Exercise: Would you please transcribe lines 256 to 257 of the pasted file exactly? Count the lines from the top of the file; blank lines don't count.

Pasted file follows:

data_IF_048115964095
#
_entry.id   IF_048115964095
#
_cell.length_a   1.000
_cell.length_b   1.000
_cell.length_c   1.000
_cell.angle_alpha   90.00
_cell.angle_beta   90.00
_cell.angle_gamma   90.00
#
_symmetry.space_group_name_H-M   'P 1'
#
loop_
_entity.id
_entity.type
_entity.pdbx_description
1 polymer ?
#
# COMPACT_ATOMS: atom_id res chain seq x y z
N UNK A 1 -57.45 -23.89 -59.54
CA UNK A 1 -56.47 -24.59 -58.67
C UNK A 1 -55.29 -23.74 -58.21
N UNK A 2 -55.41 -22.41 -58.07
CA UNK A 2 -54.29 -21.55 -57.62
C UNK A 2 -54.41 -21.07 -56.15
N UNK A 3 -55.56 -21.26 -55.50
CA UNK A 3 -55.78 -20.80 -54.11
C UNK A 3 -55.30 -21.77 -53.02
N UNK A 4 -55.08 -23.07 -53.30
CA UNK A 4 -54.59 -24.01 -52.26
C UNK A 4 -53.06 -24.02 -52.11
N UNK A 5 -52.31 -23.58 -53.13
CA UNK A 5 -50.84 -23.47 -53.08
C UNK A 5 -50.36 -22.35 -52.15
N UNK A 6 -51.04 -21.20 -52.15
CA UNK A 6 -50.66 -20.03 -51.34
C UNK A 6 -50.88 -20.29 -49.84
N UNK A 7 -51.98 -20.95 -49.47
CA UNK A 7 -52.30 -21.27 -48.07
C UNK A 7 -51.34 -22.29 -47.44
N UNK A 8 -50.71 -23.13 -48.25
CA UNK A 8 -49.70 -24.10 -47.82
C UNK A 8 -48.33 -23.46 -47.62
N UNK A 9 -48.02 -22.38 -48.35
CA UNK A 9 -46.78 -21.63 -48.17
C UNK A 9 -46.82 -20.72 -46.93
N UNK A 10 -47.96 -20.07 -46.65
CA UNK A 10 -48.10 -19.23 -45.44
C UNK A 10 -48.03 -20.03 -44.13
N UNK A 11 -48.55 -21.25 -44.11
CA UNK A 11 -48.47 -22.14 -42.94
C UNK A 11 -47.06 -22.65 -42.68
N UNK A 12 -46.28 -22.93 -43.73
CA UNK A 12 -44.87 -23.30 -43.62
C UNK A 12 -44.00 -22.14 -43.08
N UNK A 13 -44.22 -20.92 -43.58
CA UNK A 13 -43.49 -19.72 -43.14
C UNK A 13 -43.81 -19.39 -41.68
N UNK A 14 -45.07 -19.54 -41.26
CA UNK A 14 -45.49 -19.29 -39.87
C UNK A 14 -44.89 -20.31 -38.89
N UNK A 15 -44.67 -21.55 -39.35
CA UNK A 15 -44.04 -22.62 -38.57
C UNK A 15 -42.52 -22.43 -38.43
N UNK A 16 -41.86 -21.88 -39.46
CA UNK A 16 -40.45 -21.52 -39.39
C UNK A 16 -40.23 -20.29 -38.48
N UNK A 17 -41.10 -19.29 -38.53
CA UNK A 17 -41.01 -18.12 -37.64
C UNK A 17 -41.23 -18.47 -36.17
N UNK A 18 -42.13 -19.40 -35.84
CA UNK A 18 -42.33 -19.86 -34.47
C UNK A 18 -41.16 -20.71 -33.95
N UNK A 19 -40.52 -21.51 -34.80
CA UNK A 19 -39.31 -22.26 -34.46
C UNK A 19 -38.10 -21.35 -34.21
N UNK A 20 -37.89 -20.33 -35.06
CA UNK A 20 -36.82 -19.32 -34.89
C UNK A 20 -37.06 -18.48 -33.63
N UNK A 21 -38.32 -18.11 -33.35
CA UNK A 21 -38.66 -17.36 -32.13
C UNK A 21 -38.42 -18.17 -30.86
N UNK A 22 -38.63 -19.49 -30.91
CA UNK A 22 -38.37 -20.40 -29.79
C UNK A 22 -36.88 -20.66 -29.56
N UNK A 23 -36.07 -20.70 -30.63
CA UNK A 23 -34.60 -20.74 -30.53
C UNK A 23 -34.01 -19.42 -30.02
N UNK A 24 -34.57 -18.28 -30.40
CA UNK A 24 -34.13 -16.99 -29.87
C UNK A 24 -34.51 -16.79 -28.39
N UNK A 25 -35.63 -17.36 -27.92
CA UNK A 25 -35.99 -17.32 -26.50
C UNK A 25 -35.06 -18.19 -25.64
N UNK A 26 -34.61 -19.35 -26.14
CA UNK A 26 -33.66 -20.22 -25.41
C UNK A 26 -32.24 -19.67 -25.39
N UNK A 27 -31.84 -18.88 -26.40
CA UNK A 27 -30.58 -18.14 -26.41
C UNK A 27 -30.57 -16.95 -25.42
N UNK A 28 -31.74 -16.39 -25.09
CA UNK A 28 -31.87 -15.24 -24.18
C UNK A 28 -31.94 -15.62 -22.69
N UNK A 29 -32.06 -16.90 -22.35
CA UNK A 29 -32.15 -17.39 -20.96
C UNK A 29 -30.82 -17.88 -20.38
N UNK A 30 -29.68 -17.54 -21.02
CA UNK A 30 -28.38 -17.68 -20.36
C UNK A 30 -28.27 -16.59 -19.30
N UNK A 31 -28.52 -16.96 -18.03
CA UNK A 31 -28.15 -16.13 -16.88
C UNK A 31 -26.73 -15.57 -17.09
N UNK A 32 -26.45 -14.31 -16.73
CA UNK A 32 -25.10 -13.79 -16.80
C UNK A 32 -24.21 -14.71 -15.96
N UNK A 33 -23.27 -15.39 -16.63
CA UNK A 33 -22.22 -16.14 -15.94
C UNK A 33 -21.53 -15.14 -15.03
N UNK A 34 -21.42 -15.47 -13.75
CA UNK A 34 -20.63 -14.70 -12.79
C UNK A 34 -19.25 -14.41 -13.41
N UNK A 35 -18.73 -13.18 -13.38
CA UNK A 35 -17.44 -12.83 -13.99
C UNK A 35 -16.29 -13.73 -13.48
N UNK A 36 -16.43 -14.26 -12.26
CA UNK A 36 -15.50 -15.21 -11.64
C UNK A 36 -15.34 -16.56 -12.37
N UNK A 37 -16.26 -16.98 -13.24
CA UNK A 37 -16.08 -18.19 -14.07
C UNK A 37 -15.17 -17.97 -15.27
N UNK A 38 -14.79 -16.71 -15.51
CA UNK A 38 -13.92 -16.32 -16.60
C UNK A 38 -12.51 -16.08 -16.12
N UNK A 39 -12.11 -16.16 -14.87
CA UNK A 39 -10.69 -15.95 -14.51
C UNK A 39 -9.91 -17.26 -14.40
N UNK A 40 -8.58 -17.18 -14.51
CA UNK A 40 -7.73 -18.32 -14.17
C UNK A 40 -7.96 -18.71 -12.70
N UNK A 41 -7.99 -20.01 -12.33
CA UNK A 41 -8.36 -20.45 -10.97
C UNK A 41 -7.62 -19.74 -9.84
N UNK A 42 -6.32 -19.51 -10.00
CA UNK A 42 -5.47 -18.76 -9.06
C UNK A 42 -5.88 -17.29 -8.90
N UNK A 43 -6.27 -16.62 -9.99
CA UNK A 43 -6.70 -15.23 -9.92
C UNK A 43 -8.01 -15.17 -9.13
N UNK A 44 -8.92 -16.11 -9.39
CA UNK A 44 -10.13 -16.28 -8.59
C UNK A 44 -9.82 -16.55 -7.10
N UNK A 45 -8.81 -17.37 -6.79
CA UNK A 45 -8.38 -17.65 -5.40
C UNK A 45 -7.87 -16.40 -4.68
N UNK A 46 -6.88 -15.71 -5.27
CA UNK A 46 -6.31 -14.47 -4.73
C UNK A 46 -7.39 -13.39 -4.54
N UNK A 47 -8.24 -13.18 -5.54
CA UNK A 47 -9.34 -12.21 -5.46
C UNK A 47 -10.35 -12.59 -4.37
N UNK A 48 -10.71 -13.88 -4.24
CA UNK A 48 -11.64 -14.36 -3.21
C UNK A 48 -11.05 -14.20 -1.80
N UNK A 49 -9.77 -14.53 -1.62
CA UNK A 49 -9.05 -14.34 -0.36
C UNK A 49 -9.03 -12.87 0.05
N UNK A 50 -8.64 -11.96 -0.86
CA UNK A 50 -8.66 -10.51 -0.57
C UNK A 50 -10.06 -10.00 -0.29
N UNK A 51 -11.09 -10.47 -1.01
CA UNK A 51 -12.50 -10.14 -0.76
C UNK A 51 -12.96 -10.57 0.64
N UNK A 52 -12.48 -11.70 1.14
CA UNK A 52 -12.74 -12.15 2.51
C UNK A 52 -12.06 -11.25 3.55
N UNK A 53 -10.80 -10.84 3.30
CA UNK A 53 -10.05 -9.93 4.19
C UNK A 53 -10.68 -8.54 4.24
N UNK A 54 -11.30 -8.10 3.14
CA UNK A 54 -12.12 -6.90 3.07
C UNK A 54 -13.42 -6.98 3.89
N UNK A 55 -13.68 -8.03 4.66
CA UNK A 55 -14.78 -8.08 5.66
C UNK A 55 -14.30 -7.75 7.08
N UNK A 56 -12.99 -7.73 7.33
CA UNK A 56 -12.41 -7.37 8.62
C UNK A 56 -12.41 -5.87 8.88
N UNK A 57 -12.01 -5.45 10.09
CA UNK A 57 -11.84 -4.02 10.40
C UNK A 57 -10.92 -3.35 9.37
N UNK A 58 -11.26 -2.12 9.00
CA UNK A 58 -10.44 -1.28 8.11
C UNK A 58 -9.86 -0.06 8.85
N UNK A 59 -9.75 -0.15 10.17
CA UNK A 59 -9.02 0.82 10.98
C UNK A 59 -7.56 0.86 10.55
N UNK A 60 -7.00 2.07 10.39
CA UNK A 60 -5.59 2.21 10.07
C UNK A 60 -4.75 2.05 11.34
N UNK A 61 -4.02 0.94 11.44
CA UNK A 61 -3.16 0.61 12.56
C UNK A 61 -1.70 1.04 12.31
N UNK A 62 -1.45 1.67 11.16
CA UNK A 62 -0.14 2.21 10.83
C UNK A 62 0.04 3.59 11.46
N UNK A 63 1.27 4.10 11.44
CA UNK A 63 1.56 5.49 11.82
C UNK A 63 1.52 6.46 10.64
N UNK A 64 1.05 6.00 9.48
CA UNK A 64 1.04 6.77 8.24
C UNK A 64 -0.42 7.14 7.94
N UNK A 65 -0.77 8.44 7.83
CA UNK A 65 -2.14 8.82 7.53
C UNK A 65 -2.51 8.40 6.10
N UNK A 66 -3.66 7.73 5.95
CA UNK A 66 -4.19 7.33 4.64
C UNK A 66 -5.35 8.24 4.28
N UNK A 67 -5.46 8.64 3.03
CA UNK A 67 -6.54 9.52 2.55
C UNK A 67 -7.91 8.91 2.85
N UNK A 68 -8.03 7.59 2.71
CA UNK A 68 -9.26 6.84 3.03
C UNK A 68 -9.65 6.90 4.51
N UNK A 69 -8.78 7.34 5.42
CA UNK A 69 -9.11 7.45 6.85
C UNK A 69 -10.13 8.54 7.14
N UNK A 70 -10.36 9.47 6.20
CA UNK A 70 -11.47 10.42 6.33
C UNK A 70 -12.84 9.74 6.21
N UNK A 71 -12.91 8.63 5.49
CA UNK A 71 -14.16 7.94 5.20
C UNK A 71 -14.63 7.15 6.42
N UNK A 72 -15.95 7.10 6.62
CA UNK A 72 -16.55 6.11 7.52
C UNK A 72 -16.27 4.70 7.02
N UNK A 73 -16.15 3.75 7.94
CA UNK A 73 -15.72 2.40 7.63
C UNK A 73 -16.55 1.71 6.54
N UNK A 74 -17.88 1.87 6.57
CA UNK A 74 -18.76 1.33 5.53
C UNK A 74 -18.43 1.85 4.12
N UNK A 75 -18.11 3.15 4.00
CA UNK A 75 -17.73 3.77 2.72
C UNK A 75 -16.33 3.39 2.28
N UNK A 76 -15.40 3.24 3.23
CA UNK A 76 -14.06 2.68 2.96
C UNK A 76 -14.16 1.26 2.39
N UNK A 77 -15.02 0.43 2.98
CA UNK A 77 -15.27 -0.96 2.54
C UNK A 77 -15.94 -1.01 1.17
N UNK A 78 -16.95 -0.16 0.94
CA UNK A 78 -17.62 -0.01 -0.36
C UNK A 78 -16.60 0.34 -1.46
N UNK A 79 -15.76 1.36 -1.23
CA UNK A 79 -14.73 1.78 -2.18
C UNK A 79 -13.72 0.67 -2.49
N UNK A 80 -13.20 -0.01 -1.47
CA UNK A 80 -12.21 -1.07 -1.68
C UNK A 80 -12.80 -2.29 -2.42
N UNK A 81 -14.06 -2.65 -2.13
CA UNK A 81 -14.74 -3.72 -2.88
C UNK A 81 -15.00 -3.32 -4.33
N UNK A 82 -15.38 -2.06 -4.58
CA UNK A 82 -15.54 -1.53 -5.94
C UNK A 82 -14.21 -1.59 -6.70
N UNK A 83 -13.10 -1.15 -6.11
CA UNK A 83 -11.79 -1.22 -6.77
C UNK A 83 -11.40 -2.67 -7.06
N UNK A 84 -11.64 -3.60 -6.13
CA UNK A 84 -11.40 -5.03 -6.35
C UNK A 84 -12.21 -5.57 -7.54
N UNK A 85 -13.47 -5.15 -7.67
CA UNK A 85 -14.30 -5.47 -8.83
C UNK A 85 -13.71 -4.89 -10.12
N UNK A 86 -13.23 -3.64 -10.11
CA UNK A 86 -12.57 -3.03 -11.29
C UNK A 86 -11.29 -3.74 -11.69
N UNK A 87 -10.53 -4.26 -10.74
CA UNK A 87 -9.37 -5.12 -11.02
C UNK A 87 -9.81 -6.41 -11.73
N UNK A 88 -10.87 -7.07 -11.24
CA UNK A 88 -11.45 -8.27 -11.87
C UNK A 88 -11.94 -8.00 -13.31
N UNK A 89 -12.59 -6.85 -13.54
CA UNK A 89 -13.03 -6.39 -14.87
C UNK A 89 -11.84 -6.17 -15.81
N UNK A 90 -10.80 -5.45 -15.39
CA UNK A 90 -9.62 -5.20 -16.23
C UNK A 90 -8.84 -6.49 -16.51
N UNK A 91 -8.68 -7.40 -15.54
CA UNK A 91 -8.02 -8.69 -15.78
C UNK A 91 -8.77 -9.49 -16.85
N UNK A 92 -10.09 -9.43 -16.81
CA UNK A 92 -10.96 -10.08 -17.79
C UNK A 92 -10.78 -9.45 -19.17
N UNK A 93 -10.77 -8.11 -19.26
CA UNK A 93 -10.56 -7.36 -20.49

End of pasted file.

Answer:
CA UNK A 79 -14.73 1.78 -2.18
C UNK A 79 -13.72 0.67 -2.49